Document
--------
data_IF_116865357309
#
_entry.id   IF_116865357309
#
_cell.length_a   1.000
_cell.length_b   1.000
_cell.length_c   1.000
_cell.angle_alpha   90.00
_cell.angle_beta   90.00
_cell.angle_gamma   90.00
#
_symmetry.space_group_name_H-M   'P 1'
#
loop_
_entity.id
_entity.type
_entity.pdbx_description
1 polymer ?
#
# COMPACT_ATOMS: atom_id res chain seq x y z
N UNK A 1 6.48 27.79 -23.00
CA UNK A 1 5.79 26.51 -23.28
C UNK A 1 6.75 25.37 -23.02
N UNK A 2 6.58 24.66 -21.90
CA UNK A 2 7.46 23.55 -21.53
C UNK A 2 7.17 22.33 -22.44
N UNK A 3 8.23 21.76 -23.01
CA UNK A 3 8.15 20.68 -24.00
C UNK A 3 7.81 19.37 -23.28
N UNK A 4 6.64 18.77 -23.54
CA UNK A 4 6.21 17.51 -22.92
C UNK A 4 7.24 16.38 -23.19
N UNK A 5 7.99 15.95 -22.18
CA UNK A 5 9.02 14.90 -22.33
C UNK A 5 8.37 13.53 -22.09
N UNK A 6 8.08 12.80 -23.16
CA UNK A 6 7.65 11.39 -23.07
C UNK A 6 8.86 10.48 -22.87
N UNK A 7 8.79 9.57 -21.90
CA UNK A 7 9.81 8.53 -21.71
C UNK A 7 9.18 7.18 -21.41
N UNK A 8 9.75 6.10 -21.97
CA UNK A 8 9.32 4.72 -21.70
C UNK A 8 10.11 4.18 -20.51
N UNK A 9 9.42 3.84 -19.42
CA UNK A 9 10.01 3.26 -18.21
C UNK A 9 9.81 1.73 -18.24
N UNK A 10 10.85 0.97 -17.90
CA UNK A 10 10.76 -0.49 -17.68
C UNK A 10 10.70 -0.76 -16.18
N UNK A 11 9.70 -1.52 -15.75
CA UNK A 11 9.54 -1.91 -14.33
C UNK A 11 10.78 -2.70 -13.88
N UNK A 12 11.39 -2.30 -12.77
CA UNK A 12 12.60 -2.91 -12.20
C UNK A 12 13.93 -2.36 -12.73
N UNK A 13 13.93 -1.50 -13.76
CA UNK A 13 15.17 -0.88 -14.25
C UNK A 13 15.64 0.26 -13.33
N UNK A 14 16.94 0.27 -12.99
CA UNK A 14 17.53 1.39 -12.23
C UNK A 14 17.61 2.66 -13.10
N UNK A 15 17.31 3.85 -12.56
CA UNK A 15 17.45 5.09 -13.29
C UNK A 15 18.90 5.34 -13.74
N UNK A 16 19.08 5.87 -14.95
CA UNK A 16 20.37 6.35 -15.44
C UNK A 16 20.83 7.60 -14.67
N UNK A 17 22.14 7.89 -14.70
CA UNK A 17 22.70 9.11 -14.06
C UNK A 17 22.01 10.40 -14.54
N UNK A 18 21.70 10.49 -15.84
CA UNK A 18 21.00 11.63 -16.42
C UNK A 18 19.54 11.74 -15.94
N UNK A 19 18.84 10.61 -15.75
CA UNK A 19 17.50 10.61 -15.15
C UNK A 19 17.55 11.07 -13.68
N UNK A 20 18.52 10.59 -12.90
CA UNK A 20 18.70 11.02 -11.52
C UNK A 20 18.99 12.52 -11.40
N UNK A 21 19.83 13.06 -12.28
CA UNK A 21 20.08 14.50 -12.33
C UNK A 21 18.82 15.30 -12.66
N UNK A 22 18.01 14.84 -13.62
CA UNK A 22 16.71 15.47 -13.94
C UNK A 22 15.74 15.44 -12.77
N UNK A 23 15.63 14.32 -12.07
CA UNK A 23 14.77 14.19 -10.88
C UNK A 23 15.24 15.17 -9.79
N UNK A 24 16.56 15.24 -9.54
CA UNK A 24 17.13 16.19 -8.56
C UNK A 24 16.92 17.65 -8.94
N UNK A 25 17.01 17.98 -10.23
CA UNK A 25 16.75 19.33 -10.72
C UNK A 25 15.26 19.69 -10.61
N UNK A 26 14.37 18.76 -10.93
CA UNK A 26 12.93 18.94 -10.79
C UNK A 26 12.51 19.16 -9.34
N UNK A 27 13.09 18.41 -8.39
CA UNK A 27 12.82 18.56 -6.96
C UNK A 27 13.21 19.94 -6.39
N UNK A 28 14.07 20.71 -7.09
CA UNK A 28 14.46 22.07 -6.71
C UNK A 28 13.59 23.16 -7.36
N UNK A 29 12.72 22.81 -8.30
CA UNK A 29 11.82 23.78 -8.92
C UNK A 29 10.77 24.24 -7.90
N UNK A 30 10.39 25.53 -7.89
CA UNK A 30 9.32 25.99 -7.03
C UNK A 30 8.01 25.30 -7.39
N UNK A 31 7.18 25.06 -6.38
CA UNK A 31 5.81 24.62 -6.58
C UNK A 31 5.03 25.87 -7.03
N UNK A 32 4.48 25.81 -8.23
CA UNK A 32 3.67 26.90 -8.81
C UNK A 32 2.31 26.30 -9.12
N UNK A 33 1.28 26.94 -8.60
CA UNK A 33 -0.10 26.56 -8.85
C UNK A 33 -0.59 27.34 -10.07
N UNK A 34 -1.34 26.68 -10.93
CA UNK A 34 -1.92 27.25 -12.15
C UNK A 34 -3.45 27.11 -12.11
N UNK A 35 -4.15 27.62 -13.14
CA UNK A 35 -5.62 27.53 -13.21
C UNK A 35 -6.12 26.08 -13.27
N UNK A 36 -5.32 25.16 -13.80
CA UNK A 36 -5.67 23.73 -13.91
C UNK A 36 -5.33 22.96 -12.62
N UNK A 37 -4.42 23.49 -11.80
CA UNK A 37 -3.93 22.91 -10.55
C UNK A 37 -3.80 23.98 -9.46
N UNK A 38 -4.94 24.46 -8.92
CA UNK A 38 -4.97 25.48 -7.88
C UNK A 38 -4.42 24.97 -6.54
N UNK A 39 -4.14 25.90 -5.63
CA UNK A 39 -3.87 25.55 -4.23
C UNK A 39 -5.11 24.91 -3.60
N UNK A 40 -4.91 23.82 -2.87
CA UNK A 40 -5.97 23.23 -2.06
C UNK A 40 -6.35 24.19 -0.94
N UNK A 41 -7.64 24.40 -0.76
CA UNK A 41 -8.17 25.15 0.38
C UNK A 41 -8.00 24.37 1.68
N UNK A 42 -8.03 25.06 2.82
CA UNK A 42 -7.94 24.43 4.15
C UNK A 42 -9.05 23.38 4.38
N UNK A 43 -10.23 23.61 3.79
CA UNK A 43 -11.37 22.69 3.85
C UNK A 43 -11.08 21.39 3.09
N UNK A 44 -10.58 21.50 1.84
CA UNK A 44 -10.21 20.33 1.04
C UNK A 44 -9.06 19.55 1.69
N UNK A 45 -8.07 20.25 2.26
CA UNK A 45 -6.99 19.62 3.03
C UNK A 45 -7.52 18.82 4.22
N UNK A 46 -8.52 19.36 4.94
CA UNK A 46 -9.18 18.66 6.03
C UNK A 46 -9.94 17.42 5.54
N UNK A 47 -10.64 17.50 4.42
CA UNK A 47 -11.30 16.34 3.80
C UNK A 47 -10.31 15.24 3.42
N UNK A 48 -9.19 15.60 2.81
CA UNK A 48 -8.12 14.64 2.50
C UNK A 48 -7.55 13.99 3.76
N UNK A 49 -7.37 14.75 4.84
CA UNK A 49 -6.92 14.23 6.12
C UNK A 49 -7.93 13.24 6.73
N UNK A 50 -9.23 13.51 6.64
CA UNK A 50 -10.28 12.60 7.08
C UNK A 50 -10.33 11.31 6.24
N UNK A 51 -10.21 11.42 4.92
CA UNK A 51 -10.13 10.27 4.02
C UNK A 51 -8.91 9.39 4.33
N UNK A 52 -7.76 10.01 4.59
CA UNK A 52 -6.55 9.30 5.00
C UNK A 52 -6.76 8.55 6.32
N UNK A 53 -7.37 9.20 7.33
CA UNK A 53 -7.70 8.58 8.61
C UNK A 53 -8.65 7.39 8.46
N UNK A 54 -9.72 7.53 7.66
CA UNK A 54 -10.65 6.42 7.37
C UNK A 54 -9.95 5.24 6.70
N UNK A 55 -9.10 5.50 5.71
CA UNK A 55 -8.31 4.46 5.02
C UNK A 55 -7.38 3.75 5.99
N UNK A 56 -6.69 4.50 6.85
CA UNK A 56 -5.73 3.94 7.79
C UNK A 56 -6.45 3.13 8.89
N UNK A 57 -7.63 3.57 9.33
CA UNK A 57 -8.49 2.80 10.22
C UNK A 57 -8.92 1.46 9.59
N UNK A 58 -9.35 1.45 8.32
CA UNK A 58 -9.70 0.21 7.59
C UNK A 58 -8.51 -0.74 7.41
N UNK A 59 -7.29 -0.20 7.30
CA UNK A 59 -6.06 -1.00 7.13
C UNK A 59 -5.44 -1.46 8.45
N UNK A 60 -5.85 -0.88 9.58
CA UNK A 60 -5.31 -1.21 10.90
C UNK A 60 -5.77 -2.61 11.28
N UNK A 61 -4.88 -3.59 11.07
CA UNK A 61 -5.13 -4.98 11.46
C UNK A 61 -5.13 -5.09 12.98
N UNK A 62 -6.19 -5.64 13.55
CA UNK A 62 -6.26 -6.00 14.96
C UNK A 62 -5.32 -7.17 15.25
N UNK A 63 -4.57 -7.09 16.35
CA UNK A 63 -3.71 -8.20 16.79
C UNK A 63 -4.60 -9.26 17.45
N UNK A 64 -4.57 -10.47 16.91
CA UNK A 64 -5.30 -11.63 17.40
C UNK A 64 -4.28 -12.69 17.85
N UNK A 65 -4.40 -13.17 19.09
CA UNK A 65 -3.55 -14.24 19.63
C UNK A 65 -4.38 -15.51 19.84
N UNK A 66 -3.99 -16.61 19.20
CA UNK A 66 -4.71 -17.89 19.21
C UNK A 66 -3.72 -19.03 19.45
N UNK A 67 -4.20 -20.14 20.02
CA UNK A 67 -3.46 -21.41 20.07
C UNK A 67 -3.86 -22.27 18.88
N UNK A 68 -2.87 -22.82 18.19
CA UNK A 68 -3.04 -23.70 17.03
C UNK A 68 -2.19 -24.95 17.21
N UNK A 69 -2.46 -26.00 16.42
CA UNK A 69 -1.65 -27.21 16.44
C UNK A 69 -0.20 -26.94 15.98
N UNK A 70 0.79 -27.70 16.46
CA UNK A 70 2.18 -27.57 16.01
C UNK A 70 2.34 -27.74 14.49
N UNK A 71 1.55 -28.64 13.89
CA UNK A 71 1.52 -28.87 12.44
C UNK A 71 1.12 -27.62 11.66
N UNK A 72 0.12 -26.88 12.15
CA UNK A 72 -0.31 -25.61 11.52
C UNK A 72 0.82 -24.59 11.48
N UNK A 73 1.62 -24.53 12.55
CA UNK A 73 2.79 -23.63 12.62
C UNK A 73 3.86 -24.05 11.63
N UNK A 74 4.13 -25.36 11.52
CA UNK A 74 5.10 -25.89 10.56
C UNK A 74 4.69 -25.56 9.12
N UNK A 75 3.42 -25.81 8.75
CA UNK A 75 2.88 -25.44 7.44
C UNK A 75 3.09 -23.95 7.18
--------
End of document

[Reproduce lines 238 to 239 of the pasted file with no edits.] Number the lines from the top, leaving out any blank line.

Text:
CA UNK A 73 2.79 -23.63 12.62
C UNK A 73 3.86 -24.05 11.63